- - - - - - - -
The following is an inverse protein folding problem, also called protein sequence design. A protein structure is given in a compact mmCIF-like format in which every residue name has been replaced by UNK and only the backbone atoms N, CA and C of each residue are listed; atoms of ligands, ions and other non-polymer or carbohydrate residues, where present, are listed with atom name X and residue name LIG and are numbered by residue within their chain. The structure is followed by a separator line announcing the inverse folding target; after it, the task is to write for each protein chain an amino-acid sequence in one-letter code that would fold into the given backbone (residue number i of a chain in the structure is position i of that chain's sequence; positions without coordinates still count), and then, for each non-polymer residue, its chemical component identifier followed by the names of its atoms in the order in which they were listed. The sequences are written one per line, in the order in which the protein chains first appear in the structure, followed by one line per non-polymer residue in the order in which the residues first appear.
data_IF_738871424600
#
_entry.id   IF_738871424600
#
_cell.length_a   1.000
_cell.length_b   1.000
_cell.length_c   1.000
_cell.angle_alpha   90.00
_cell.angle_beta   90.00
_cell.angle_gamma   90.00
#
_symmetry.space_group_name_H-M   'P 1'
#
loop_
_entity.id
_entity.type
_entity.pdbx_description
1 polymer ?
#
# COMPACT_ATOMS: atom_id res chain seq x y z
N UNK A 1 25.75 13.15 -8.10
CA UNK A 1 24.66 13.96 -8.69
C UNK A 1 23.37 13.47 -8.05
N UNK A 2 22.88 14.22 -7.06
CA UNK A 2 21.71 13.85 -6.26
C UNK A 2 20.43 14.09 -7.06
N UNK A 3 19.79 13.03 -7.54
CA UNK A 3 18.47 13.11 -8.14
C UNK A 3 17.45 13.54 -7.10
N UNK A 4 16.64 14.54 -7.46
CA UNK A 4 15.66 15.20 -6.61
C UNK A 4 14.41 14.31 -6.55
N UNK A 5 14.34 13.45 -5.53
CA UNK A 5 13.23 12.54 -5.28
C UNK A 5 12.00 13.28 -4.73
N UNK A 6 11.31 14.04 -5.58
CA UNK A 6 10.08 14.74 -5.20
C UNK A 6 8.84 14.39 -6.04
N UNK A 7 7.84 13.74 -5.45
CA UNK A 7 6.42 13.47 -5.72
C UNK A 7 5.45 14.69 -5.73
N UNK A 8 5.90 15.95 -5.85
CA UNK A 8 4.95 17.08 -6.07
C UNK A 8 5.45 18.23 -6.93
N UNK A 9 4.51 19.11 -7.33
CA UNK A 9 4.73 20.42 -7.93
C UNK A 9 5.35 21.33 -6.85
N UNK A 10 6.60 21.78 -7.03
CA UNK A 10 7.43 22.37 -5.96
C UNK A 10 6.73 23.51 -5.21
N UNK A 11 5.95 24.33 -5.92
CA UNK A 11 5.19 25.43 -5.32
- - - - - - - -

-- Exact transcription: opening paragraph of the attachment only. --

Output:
The following is an inverse protein folding problem, also called protein sequence design. A protein structure is given in a compact mmCIF-like format in which every residue name has been replaced by UNK and only the backbone atoms N, CA and C of each residue are listed; atoms of ligands, ions and other non-polymer or carbohydrate residues, where present, are listed with atom name X and residue name LIG and are numbered by residue within their chain. The structure is followed by a separator line announcing the inverse folding target; after it, the task is to write for each protein chain an amino-acid sequence in one-letter code that would fold into the given backbone (residue number i of a chain in the structure is position i of that chain's sequence; positions without coordinates still count), and then, for each non-polymer residue, its chemical component identifier followed by the names of its atoms in the order in which they were listed. The sequences are written one per line, in the order in which the protein chains first appear in the structure, followed by one line per non-polymer residue in the order in which the residues first appear.